Macaroni Penguin making a more graceful entrance to the water
Macaroni Penguin making a more graceful entrance to the water
Macaroni Penguin scrambling over rocks to get to the colony
Macaroni Penguin scrambling over rocks to get to the colony

Once up the hill, the Macaronis have to safely navigate their way through the colonies, avoiding the angry territorial swipes and pecks of their neighbours, to their nest. Once alongside, their mate couples perform an incredible display, simultaneously dancing and calling to each other!

Displaying Macaroni Penguins
Displaying Macaroni Penguins

It’s not all easy nature spotting though as the walk back to the boating pick-up point was a good 3 hours hiking over deep snow and high mountain passes. Visibility, unfortunately, wasn’t great as a result of low cloud. However, we were accompanied for much of the route by Antarctic Terns commuting back from fishing trips. I have these birds to thank for making me feel so at home from day one here. Hearing their courting calls and being mobbed from the sky took me right back to the Farne Islands and living within the Arctic Tern colony there. Even the acrid smell of seabird colonies gives me a slightly homely feel!

Antarctic tern commuting over the mountain pass
Antarctic tern commuting over the mountain pass

 

 

Another Busy Week… a seal rescue, ‘blondies’ and chicks!

This entry is part 12 of 47 in the series British Antarctic Survey

I was told that spring was going to be full on and this last 10 days has been no exception. On top of the 14km round trip to Maiviken every other day in order to take pictures, I have also visited the Macaroni Penguin colony at Rookery to do some work with South Georgian Pipits (a whole other blog post), rescued a young elephant seal, monitored more Giant Petrels and found the first Penguin Chicks and a ‘blondie’

Macaroni penguin at Rooker Point making standing up look difficult!
Macaroni penguin at Rookery Point making standing up look difficult!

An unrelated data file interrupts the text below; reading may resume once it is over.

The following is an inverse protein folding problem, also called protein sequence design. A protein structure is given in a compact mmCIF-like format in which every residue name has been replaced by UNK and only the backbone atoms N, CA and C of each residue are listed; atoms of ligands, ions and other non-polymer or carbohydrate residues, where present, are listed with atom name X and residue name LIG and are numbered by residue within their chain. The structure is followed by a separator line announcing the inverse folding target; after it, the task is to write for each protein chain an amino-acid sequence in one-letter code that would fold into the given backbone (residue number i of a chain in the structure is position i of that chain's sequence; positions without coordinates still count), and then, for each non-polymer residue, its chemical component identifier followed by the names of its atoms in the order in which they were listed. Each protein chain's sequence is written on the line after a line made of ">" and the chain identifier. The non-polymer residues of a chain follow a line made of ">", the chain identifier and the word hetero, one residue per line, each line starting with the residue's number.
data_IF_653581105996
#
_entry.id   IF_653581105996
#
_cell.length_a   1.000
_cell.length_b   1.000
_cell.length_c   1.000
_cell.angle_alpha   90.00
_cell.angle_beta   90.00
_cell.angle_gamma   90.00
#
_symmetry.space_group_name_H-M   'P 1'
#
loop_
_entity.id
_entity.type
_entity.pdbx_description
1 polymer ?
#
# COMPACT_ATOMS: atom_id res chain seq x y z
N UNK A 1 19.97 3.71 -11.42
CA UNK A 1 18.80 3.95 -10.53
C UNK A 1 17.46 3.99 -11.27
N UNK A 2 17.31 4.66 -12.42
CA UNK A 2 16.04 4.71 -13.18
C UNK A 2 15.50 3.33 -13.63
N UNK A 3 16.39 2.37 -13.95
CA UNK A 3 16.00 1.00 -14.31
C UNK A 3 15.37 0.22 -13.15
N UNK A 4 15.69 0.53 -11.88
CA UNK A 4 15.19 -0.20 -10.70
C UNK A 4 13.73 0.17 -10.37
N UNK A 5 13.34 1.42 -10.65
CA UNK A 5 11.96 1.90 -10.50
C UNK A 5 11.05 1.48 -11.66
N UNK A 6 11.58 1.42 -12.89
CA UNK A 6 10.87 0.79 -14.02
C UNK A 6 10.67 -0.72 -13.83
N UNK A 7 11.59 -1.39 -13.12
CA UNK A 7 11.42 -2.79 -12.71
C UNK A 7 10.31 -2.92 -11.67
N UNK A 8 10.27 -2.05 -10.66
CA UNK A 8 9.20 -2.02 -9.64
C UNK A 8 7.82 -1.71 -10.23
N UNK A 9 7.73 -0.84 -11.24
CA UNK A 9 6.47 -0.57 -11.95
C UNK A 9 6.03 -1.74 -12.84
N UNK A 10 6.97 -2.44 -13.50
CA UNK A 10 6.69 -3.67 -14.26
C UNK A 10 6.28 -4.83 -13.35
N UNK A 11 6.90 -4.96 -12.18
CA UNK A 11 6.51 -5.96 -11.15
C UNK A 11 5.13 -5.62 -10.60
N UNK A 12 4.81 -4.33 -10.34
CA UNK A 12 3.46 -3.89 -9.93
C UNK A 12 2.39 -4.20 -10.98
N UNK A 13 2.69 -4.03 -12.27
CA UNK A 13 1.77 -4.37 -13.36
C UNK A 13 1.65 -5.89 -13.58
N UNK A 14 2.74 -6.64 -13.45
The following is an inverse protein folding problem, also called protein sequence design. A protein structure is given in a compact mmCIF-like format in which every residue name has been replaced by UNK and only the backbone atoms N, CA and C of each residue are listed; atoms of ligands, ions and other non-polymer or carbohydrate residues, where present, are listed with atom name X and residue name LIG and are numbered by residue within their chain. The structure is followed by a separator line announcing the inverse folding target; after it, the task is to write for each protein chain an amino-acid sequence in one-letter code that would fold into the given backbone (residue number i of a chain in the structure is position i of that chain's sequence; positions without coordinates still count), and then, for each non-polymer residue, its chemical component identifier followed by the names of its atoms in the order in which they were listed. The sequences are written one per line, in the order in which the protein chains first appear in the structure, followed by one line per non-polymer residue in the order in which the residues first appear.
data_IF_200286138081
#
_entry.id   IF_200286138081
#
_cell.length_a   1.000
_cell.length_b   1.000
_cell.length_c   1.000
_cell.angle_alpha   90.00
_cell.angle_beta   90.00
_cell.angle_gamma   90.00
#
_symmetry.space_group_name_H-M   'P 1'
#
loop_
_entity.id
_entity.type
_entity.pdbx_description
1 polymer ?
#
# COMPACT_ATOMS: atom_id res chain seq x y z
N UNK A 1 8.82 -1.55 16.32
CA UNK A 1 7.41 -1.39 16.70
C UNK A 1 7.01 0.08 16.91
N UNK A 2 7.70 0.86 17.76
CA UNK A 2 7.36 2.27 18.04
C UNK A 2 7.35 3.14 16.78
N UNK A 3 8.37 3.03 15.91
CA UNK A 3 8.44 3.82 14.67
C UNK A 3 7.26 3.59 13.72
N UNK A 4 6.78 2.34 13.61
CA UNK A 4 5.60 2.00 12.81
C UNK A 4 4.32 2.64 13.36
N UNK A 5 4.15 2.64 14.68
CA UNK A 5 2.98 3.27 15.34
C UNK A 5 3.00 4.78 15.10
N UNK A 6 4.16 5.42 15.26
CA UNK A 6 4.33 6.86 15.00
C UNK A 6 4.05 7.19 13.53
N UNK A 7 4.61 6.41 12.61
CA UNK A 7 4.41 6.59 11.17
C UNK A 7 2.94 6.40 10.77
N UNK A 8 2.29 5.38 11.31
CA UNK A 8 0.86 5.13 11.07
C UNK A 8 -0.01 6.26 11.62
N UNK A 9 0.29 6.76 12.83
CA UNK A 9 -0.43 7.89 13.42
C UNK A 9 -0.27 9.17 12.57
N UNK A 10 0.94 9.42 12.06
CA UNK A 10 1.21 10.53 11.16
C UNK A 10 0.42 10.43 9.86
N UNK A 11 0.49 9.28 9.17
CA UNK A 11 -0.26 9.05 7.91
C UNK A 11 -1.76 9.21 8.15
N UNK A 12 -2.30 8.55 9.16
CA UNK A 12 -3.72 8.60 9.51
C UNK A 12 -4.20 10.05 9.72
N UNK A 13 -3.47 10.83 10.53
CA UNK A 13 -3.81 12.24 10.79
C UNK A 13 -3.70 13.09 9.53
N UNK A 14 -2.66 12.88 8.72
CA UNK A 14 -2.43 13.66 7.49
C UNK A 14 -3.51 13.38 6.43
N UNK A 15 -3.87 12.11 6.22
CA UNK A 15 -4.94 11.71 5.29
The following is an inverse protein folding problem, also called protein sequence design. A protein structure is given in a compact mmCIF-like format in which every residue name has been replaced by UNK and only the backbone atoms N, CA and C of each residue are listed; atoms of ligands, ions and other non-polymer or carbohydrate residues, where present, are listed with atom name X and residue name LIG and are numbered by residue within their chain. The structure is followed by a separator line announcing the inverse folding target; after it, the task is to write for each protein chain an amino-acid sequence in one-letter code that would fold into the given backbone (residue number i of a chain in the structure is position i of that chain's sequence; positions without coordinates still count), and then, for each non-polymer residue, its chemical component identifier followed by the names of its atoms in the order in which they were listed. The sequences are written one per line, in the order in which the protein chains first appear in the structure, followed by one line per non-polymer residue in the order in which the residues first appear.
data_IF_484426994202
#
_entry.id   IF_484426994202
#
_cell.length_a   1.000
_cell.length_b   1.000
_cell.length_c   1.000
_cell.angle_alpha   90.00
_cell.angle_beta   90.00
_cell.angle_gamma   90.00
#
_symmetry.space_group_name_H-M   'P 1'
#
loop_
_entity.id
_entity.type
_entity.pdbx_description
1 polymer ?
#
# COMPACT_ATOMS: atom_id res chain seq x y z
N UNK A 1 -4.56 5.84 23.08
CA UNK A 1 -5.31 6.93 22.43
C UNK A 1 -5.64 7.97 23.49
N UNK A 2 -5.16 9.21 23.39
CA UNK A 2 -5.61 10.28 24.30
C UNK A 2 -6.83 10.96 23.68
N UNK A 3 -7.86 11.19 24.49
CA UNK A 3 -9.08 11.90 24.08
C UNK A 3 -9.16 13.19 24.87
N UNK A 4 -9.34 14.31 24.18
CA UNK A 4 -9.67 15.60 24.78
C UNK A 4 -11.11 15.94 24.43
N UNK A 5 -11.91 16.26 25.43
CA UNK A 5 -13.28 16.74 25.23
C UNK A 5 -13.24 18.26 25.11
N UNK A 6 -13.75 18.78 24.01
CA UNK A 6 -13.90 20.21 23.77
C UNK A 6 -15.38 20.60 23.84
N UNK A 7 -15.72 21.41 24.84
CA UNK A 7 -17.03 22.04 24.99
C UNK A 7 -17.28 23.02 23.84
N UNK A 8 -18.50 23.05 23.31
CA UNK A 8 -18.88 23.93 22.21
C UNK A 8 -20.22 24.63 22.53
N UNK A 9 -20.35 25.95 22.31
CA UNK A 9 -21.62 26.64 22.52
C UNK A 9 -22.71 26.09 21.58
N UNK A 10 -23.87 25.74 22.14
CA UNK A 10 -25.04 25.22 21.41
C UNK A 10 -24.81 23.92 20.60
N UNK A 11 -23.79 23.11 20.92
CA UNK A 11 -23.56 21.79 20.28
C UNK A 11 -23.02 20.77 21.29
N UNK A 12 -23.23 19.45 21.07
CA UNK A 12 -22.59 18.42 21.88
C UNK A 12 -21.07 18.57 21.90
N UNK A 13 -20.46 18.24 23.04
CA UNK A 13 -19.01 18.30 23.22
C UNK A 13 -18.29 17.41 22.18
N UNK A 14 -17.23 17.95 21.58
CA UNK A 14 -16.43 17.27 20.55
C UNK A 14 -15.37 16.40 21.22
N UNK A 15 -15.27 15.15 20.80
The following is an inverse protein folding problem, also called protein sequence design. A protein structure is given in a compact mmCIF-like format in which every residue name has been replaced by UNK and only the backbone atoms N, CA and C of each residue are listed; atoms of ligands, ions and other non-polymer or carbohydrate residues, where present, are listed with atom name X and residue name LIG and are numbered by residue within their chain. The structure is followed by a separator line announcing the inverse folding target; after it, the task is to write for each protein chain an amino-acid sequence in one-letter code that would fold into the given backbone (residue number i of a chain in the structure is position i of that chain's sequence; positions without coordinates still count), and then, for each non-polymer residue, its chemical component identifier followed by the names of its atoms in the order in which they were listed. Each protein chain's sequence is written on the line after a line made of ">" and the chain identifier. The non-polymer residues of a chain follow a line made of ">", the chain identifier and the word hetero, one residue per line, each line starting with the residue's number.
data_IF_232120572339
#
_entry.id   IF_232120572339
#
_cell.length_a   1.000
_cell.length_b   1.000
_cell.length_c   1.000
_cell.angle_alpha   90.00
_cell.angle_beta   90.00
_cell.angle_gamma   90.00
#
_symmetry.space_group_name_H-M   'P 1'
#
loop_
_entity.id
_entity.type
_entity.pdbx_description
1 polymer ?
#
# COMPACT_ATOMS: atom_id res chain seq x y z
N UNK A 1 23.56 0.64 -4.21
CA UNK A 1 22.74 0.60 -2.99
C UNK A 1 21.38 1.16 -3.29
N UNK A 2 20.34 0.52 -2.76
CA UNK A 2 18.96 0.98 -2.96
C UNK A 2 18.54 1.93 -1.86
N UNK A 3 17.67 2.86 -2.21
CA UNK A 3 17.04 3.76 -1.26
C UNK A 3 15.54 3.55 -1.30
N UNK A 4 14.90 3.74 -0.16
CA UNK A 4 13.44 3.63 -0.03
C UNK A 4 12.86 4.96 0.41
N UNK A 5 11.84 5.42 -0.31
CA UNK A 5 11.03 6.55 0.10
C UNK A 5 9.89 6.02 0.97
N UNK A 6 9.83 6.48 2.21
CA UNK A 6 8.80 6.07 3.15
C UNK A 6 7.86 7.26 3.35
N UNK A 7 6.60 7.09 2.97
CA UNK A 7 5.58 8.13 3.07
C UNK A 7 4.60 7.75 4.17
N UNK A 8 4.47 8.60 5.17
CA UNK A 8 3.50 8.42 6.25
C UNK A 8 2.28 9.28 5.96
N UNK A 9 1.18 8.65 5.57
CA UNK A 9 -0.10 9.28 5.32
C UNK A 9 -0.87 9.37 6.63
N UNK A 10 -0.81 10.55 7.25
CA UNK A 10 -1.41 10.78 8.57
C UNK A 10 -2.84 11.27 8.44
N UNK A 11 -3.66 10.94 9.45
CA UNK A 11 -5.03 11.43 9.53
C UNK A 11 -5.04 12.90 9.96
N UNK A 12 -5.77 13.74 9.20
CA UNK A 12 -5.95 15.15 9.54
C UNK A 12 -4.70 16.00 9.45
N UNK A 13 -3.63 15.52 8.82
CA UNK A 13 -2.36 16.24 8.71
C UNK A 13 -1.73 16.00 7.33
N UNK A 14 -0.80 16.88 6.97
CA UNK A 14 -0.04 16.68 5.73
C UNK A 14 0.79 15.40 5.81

As higher predator biologist, any seal entanglements or injuries are my responsibility to deal with. So when a couple of the museum staff ventured upon an elephant seal pup that had managed to get stuck under a collapsed bank, I was radioed. I got sent out with a shovel and two other members of the team to try and find and rescue this guy! He had a few scrapes and cuts but most disturbing was the smell. He had obviously been stuck there a few days, with nowhere to go to the toilet, so when we finally manoeuvred him out from beneath the rocks, the release of smell was quite spectacular.

An elephant seal we managed to free from the collapsed bank at Penguin River
An elephant seal we managed to free from the collapsed bank at Penguin River

Continuing on the seal front, we have had a number of very rare visitors to Maivikien beaches this year. Within the Antarctic Fur Seal population, certain individuals have a recessive gene trait which results in a change in their fur colour. Studies at Bird Island suggest that approximately 1 in 800 seals are ‘blondies’. Currently, we have 2 adult males (which in the water you can almost mistake for a polar bear if you squint and are wearing very bad glasses), one adult female and a pup. I am not sure what other recessive genes the pup was born with, but the last time I saw it, it had taken over a Giant Petrel nest and started incubating the egg!

Rare pale morph adult male fur seal taking a dip
Rare pale morph adult male fur seal taking a dip
Blondie, Antarctic fur seal sitting on a giant petrel egg
Pretty cute…. A Blondie, Antarctic fur seal sitting on a giant petrel egg

The Gentoo Penguins are having a poor year at the moment. Numbers at egg census, which was completed a few weeks back, were down from last year. And further to this, their new nesting site is located adjacent to a pair of Brown Skuas, which, with incredible intelligence and teamwork has resulted in a worryingly large egg graveyard. But it’s not all been bad news… on the 3rd we discovered a number of Gentoos with small chicks and a further check on the 10th showed these guys to have grown at an incredible rate. These guys will eventually form creches at about a month old and will finally become independent of their parents after 3 months.

Brown skua patrolling the Gentoo penguin colony
Brown skua patrolling the Gentoo penguin colony in the snow
Young Gentoo Penguin begging for food
Young Gentoo Penguin begging for food

With spring continuing here, the breeding season for most of our native inhabitants is also in full swing. Large numbers of pintail ducklings are filling the tussock grass King Penguins are displaying, Brown Skuas are on eggs, South Georgian Pipits are collecting food for chicks, and the Antarctic Terns are starting to fledge. So much wildlife to take in and so many pictures to take!

Hopefully the first of many Antarctic Tern fledglings at King Edward Point
Hopefully the first of many Antarctic Tern fledglings at King Edward Point